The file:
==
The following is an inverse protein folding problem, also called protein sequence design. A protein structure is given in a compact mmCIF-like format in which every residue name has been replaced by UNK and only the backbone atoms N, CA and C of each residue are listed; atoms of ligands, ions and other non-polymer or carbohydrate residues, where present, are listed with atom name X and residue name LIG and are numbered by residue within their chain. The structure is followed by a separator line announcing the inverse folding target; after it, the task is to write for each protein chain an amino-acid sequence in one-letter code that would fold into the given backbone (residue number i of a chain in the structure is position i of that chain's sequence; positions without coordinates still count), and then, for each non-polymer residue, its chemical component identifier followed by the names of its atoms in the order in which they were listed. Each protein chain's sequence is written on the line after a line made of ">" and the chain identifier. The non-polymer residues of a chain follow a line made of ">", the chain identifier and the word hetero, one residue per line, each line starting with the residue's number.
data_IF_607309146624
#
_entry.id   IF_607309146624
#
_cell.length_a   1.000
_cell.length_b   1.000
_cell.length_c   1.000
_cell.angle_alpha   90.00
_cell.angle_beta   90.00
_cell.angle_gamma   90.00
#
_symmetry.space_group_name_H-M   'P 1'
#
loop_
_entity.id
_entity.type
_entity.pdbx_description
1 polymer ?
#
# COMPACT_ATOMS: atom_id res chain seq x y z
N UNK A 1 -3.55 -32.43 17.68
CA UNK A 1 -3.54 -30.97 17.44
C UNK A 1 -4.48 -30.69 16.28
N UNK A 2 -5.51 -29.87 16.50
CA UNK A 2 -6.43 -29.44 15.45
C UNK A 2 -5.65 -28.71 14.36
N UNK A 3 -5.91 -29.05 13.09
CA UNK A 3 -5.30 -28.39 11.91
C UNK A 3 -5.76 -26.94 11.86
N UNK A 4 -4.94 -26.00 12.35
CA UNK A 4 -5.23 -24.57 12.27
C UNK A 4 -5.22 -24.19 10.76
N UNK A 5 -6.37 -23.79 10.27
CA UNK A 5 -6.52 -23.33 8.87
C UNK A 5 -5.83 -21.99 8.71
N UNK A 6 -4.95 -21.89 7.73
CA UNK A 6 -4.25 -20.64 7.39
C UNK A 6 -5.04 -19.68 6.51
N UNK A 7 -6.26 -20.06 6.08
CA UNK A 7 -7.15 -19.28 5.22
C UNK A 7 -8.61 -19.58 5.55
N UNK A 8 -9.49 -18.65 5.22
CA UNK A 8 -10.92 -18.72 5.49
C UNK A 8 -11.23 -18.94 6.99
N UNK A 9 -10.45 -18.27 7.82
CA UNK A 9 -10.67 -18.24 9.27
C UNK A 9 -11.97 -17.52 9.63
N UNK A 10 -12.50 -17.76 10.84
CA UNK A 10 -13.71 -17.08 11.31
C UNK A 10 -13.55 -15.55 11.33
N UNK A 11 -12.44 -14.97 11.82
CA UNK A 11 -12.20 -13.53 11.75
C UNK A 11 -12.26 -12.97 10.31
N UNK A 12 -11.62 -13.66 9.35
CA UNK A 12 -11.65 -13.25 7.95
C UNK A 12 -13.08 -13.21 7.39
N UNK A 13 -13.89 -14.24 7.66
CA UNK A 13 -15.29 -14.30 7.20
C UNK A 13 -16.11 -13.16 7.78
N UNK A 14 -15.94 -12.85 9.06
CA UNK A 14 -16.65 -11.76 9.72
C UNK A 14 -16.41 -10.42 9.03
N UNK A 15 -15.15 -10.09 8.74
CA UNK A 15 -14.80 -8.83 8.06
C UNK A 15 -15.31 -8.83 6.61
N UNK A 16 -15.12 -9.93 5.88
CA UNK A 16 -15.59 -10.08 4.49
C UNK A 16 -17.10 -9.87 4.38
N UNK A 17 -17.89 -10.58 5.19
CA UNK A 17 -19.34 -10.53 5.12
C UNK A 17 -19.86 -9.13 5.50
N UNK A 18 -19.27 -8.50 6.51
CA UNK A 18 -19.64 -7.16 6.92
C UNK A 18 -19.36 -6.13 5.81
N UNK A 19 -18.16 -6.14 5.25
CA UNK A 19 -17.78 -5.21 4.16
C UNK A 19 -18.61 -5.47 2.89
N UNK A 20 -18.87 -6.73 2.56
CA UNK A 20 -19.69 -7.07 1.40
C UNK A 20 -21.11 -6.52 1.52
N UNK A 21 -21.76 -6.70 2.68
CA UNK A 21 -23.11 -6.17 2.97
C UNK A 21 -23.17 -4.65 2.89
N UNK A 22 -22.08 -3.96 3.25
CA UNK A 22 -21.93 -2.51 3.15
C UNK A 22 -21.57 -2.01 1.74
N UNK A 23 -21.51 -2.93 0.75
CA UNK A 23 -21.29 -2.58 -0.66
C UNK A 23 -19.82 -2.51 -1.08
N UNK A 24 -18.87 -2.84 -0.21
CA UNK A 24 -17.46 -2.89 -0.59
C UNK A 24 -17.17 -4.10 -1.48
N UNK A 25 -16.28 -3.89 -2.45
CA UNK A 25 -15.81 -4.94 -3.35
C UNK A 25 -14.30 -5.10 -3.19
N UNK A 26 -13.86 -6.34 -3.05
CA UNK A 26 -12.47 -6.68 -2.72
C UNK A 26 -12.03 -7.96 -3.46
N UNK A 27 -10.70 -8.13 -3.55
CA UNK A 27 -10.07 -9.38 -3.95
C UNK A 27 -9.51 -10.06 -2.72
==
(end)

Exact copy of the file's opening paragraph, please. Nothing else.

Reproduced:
The following is an inverse protein folding problem, also called protein sequence design. A protein structure is given in a compact mmCIF-like format in which every residue name has been replaced by UNK and only the backbone atoms N, CA and C of each residue are listed; atoms of ligands, ions and other non-polymer or carbohydrate residues, where present, are listed with atom name X and residue name LIG and are numbered by residue within their chain. The structure is followed by a separator line announcing the inverse folding target; after it, the task is to write for each protein chain an amino-acid sequence in one-letter code that would fold into the given backbone (residue number i of a chain in the structure is position i of that chain's sequence; positions without coordinates still count), and then, for each non-polymer residue, its chemical component identifier followed by the names of its atoms in the order in which they were listed. Each protein chain's sequence is written on the line after a line made of ">" and the chain identifier. The non-polymer residues of a chain follow a line made of ">", the chain identifier and the word hetero, one residue per line, each line starting with the residue's number.